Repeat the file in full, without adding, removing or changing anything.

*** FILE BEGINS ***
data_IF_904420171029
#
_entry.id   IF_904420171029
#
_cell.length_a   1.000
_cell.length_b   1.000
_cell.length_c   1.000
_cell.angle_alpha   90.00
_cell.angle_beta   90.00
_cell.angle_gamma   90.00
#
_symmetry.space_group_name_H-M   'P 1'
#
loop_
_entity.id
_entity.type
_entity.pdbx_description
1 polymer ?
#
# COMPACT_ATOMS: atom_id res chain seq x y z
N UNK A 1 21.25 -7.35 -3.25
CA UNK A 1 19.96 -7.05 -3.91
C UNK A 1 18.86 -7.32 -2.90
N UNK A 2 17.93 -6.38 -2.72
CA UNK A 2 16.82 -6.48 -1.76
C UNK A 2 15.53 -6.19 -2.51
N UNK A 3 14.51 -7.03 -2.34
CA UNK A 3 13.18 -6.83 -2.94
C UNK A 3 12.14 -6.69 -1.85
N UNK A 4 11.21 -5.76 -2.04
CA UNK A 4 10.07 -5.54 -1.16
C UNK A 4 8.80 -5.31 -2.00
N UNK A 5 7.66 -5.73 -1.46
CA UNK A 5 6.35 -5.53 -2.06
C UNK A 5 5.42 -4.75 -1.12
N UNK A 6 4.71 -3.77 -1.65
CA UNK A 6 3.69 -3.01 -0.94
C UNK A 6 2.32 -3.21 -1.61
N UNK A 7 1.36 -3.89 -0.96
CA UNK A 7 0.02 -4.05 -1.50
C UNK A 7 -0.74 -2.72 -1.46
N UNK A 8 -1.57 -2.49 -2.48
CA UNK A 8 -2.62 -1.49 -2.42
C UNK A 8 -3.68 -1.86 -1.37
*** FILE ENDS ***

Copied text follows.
data_IF_904420171029
#
_entry.id   IF_904420171029
#
_cell.length_a   1.000
_cell.length_b   1.000
_cell.length_c   1.000
_cell.angle_alpha   90.00
_cell.angle_beta   90.00
_cell.angle_gamma   90.00
#
_symmetry.space_group_name_H-M   'P 1'
#
loop_
_entity.id
_entity.type
_entity.pdbx_description
1 polymer ?
#
# COMPACT_ATOMS: atom_id res chain seq x y z
N UNK A 1 21.25 -7.35 -3.25
CA UNK A 1 19.96 -7.05 -3.91
C UNK A 1 18.86 -7.32 -2.90
N UNK A 2 17.93 -6.38 -2.72
CA UNK A 2 16.82 -6.48 -1.76
C UNK A 2 15.53 -6.19 -2.51
N UNK A 3 14.51 -7.03 -2.34
CA UNK A 3 13.18 -6.83 -2.94
C UNK A 3 12.14 -6.69 -1.85
N UNK A 4 11.21 -5.76 -2.04
CA UNK A 4 10.07 -5.54 -1.16
C UNK A 4 8.80 -5.31 -2.00
N UNK A 5 7.66 -5.73 -1.46
CA UNK A 5 6.35 -5.53 -2.06
C UNK A 5 5.42 -4.75 -1.12
N UNK A 6 4.71 -3.77 -1.65
CA UNK A 6 3.69 -3.01 -0.94
C UNK A 6 2.32 -3.21 -1.61
N UNK A 7 1.36 -3.89 -0.96
CA UNK A 7 0.02 -4.05 -1.50
C UNK A 7 -0.74 -2.72 -1.46
N UNK A 8 -1.57 -2.49 -2.48
CA UNK A 8 -2.62 -1.49 -2.42
C UNK A 8 -3.68 -1.86 -1.37